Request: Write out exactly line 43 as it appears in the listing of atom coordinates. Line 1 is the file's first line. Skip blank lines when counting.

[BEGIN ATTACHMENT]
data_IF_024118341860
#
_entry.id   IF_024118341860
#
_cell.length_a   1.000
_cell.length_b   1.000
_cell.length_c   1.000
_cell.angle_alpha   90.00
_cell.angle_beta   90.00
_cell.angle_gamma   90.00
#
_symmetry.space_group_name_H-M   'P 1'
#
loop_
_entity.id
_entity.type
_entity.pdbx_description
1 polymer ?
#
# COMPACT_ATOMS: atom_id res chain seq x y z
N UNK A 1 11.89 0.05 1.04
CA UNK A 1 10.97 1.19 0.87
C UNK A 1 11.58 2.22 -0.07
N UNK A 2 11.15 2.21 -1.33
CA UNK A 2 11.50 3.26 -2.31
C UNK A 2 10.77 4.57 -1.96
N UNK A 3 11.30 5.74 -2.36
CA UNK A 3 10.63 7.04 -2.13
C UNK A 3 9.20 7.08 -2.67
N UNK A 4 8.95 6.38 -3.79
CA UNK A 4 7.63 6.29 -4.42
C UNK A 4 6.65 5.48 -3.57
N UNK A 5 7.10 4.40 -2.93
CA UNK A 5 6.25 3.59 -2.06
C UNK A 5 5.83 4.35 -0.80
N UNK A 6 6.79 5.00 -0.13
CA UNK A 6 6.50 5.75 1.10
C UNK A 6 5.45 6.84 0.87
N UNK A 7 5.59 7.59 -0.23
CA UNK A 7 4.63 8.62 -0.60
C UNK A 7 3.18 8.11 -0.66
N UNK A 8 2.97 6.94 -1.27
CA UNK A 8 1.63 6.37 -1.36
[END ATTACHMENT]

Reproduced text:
CA UNK A 8 1.63 6.37 -1.36